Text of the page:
The Head of Medicinal Agencies (HMA) eSubmission Roadmap (November 2014) already highlighted that from 2016 all new veterinary Marketing Authorisation Application’s (MAA’s) for the Decentralised and Centralised Procedure (DCP and CP respectively) have to be in VNeeS format. Furthermore, from 2017 all veterinary submissions via the EU procedures need to be compliant with VNeeS. The recently released guideline prepared by the Veterinary Harmonisation Group (March 2015) provides some more details with regards to formats, file folder structure and naming conventions, coming into effect October 2015 already.
This highlights a number of challenges for the pharmaceutical industry providing veterinary medicines. Read More
Most of you will have seen the latest EMA guidance by now (all 484 pages of it) – and read the much more digestible 4-page article by Andrew Marr in Scrip. Andrew’s article is an excellent summary of what’s required, and I thought it might be useful to reflect on the points he raises and translate his ‘what you need to do’ into a ‘how to do it’.
I’ve divided the points up into a discussion about the new fields, how to improve the quality of your data, the impact of the tidying up the controlled vocabularies, local language SmPCs (summaries of product characteristics) and timelines. I’ll talk about the new fields this time, and the rest in the next couple of blogs.
Change creates opportunity, so they say. Well, here’s one change that might benefit – if handled right – the medicine originator, the service provider and, most importantly, the patient by just moving the responsibilities of an entire medicinal product line into different hands.
What opportunity am I talking about – as outsourcing itself is neither new nor terribly exciting? Read More
How can Samarind help you achieve what I have been talking about in my previous two posts – Is it time to turn your reporting structure ‘upside down’ and the importance of a single place of truth – that will help you escape the net of complexity that you get from having multiple, silo-ed systems?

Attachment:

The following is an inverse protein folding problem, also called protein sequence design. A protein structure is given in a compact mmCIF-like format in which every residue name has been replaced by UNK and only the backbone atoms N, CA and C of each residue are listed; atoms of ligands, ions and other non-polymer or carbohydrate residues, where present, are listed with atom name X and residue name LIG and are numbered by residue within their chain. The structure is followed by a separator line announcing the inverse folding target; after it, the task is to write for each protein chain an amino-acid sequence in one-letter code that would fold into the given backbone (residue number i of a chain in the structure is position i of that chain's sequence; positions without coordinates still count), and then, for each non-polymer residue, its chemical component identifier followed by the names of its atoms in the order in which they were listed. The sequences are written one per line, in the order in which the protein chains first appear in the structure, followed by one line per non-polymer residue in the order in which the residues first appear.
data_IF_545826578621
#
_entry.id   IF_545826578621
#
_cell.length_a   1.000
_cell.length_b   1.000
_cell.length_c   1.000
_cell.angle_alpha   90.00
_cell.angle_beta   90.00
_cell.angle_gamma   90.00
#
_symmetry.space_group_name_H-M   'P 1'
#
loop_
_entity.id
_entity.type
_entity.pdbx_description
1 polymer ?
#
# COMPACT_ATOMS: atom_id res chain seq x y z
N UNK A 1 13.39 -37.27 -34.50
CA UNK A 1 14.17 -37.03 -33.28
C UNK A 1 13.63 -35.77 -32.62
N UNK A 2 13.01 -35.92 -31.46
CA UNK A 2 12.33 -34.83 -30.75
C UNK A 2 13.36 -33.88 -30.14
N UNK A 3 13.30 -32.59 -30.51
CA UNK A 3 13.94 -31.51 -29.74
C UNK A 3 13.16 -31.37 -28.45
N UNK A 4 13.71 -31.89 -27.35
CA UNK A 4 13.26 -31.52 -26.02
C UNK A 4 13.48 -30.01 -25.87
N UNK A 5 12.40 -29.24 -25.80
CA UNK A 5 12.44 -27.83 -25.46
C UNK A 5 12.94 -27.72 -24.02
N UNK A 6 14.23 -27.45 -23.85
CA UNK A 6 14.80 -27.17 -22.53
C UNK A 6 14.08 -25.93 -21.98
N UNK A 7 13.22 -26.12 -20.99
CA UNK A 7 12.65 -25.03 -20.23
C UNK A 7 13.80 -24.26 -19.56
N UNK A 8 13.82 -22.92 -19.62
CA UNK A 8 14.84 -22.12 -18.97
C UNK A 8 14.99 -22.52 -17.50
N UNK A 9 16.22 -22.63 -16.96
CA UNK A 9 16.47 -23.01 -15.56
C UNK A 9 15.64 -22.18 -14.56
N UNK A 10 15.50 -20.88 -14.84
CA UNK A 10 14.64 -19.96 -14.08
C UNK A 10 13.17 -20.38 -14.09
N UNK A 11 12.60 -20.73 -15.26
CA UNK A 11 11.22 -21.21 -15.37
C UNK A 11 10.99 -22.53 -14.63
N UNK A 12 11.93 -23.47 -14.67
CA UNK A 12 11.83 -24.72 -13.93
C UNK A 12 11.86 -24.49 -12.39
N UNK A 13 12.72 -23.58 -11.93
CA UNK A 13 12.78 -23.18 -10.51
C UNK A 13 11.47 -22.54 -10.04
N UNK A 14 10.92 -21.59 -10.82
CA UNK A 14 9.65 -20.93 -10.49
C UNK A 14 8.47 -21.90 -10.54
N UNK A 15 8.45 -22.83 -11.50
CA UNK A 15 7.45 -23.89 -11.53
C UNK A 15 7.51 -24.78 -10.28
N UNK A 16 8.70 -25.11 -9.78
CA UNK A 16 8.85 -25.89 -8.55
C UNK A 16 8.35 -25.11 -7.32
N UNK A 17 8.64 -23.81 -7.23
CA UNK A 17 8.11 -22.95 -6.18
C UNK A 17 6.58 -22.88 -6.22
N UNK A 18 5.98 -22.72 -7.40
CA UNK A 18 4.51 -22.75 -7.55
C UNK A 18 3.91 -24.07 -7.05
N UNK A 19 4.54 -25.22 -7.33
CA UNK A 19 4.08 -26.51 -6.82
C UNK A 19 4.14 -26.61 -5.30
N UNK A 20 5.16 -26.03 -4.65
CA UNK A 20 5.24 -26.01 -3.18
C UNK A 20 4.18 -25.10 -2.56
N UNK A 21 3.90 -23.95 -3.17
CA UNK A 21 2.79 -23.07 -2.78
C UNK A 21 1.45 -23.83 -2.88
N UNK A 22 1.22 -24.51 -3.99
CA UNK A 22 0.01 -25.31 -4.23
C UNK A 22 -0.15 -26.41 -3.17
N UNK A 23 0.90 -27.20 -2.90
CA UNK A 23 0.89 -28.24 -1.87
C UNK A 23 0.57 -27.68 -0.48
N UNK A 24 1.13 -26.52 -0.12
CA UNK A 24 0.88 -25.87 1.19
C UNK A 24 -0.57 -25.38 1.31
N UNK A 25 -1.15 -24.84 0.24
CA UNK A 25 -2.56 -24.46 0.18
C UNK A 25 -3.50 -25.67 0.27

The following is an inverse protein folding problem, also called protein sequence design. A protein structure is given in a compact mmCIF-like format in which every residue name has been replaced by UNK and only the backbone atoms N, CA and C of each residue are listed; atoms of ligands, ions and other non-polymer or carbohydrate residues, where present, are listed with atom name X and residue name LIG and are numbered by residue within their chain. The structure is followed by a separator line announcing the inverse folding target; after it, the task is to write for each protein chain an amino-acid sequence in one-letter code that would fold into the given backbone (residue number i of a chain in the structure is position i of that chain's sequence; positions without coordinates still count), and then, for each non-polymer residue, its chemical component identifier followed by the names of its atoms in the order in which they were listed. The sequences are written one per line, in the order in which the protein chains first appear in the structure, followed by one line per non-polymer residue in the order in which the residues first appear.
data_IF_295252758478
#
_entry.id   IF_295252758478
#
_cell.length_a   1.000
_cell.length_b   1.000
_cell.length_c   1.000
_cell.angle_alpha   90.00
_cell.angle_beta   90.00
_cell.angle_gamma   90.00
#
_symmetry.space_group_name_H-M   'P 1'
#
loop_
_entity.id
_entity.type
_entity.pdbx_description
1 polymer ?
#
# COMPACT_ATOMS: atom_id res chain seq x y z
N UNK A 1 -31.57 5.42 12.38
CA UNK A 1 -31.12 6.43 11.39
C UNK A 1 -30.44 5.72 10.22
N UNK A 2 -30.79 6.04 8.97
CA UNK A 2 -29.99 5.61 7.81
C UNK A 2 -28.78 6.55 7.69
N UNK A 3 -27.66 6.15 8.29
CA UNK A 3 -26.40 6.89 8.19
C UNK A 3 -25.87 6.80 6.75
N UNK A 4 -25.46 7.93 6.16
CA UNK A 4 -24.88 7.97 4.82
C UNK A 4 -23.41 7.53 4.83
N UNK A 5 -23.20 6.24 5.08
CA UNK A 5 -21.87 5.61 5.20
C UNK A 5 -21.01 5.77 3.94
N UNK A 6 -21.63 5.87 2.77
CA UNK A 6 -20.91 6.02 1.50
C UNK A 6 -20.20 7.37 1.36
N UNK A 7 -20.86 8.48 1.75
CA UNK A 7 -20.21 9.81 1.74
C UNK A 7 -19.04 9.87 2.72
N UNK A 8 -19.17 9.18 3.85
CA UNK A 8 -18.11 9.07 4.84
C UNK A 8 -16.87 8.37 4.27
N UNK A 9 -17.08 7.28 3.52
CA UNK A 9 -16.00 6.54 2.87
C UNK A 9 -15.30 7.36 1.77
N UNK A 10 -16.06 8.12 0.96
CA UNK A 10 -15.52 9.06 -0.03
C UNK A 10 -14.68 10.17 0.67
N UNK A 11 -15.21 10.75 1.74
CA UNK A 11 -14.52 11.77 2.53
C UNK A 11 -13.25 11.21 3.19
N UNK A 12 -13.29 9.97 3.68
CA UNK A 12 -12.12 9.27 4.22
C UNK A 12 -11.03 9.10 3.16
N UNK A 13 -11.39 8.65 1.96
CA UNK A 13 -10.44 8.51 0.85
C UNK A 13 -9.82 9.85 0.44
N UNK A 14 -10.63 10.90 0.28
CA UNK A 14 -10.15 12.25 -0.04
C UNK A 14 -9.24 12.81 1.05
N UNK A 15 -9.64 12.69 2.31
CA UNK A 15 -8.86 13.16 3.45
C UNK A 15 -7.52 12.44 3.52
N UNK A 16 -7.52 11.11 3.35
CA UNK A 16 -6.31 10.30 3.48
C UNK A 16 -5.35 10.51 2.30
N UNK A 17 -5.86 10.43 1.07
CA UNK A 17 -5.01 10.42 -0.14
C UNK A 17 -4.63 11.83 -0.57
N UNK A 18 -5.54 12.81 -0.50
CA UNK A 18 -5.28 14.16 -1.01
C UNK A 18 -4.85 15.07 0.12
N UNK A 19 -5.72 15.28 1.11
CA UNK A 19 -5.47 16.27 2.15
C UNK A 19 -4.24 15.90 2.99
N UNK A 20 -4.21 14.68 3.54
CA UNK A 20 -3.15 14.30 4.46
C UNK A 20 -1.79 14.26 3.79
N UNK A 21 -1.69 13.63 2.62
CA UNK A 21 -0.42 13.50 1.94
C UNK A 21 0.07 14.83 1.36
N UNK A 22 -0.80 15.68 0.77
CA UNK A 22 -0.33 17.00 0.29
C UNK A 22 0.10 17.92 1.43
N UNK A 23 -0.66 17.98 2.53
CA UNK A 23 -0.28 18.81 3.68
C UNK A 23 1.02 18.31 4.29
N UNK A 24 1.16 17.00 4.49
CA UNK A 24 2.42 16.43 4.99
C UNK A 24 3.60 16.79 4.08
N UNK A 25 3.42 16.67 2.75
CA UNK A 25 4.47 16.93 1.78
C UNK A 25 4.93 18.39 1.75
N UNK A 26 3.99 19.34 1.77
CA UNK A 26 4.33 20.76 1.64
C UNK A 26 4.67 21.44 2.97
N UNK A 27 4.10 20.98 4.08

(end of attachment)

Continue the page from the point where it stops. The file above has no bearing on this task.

Today, I’d like to talk about some of the bigger trends affecting the pharmaceutical sector. Without a doubt, there has been a huge amount of change that affects every part of the sector, from the main players in it to the smallest – change which we all need to start working out how to cope with, I think you will agree.
Take downsizing. I don’t need to remind you of the way some of the biggest corporations in this sector have pulled a lot of resources out of Europe, moving and re-aligning, opening new facilities in Asia. We’ve seen this happen across the globe, actually, so not just in Europe.
What’s driving this? The reason is because drug development – and clinical trials in particular – is cheaper to run in those countries. But when it happens, it’s unquestionably a huge shock to the present host country and the whole supply chain around that old business.
By Dr Olaf Schoepke, Director of Strategic Development, Samarind RMS
Last time I blogged here, we spoke about how important drug information can get spread around multiple systems. We believe that clients are finding this more and more an inefficient way to work, which is why we are starting to recommend that instead they move to ‘flip’ data – keeping it on one system that can then be the source for when it needs to be driven to where it needs to be at the right time in the whole massive research-trials-approval-pharmacovigilance-reporting process.
If you want to know why, think about those big systems, the five or six trails or submissions structures which you are probably currently working with. So, when you think about these silos, for example, if you have to use four or five silos for four or five systems, how do you combine these? At the moment, you take one system and you integrate it with the others. Say you currently have a kind of base, a foundation, which is fine: now you can link system 1 to system 2 and then system 2 to system 3 and back to system 1 and so on.